The origin of discs and spheroids in simulated galaxiesThe origin of discs and spheroids in simulated galaxies
Faculty of Sciences. Physics
Department of Physics - other
Monthly notices of the Royal Astronomical Society. - Oxford
423(2012):2, p. 1544-1555
University of Antwerp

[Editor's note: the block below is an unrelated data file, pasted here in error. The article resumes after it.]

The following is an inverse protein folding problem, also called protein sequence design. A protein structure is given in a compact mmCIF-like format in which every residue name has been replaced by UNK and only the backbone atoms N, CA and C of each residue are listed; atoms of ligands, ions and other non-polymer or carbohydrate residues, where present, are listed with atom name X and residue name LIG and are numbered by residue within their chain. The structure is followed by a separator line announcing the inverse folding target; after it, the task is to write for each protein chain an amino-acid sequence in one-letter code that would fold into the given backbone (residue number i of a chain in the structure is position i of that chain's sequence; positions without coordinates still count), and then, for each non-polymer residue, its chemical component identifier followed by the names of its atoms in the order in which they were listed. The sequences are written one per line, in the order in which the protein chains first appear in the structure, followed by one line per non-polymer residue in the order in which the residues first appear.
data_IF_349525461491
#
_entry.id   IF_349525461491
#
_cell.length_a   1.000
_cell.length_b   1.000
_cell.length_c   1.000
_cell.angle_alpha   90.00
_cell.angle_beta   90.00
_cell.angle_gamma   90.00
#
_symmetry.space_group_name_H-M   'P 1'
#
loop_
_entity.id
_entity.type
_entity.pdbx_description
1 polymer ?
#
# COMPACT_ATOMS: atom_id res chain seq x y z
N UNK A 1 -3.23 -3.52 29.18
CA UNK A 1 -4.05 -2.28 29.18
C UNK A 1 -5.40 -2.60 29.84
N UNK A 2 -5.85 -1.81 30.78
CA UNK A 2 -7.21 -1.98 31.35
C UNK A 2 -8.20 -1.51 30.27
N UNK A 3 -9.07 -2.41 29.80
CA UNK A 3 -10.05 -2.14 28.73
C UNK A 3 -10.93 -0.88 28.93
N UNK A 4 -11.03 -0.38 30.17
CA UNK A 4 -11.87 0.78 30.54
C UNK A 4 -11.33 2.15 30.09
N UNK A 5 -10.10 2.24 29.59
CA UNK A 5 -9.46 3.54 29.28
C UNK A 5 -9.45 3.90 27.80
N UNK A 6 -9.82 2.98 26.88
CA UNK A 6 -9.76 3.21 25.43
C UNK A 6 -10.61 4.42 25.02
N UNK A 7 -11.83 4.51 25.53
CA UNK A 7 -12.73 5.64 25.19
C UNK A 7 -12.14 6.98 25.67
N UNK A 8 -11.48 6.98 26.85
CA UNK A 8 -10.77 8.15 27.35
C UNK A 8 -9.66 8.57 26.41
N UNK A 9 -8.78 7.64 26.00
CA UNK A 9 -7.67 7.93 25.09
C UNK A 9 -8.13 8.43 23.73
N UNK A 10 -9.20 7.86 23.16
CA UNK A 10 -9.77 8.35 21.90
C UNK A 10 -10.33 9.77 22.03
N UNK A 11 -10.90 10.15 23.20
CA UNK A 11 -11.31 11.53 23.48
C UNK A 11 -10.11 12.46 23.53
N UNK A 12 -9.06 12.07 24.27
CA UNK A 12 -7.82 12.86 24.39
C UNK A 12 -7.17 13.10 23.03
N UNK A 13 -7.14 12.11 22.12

The major morphological features of a galaxy are thought to be determined by the assembly history and net spin of its surrounding dark halo. In the simplest scenario, disc galaxies form predominantly in haloes with high angular momentum and quiet recent assembly history, whereas spheroids are the slowly rotating remnants of repeated merging events. We explore these assumptions using 100 systems with halo masses similar to that of the Milky Way, identified in a series of cosmological gasdynamical simulations: the GalaxiesIntergalactic Medium Interaction Calculation (gimic). At z= 0, the simulated galaxies exhibit a wide variety of morphologies, from dispersion-dominated spheroids to pure disc galaxies. Surprisingly, these morphological features are very poorly correlated with their halo properties: discs form in haloes with high and low net spin, and mergers play a negligible role in the formation of spheroids, whose stars form primarily in situ. With hindsight, this weak correlation between halo and galaxy properties is unsurprising given that a minority of the available baryons (similar to 40 per cent) end up in galaxies. More important to morphology is the coherent alignment of the angular momentum of baryons that accrete over time to form a galaxy. Spheroids tend to form when the spin of newly accreted gas is misaligned with that of the extant galaxy, leading to the episodic formation of stars with different kinematics that cancel out the net rotation of the system. Discs, on the other hand, form out of gas that flows in with similar angular momentum to that of earlier accreted material. Gas accretion from a hot corona thus favours disc formation, whereas gas that flows cold, often along separate, misaligned filaments, favours the formation of spheroids. In this scenario, many spheroids consist of the superposition of stellar components with distinct kinematics, age and metallicity, an arrangement that might survive to the present day given the paucity of major mergers. Since angular momentum is acquired largely at turnaround, morphology depends on the early interplay between the tidal field and the shape of the material destined to form a galaxy.